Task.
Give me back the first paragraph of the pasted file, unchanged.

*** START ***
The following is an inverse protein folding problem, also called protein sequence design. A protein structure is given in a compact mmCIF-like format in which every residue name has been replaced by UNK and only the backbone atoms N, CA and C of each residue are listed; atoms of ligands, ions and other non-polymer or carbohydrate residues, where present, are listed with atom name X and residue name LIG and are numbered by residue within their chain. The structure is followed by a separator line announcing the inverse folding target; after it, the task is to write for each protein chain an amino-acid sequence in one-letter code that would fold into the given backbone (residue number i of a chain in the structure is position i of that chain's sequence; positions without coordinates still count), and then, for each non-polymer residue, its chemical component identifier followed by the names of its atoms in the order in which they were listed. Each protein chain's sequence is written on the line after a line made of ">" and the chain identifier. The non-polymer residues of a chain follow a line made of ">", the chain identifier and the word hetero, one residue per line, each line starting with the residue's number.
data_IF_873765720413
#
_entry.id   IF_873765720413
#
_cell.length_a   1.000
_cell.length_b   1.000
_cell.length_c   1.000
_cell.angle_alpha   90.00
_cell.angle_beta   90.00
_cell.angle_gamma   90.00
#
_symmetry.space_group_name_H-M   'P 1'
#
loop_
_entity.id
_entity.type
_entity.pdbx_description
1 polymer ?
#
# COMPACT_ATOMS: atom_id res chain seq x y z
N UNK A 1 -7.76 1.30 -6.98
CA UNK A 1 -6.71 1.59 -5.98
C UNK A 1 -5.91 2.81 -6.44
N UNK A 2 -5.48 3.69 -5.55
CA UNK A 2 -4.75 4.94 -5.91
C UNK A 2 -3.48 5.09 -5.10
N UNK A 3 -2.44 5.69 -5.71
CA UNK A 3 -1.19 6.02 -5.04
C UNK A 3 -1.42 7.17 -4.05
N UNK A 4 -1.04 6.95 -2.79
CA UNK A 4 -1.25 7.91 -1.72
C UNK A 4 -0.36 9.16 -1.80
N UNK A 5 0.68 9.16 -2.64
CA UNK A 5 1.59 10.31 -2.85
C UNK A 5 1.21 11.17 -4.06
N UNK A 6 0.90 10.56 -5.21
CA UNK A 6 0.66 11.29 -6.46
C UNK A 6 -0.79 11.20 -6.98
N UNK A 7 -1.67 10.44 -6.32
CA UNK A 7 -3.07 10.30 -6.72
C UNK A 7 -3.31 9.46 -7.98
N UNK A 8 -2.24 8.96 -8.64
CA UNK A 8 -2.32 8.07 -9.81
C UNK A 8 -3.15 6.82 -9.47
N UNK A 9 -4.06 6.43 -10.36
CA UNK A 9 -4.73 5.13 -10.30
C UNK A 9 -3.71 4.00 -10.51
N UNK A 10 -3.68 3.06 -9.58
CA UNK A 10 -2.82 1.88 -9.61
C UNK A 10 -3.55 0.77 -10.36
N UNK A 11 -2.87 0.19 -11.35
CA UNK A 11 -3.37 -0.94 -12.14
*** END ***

The following is an inverse protein folding problem, also called protein sequence design. A protein structure is given in a compact mmCIF-like format in which every residue name has been replaced by UNK and only the backbone atoms N, CA and C of each residue are listed; atoms of ligands, ions and other non-polymer or carbohydrate residues, where present, are listed with atom name X and residue name LIG and are numbered by residue within their chain. The structure is followed by a separator line announcing the inverse folding target; after it, the task is to write for each protein chain an amino-acid sequence in one-letter code that would fold into the given backbone (residue number i of a chain in the structure is position i of that chain's sequence; positions without coordinates still count), and then, for each non-polymer residue, its chemical component identifier followed by the names of its atoms in the order in which they were listed. Each protein chain's sequence is written on the line after a line made of ">" and the chain identifier. The non-polymer residues of a chain follow a line made of ">", the chain identifier and the word hetero, one residue per line, each line starting with the residue's number.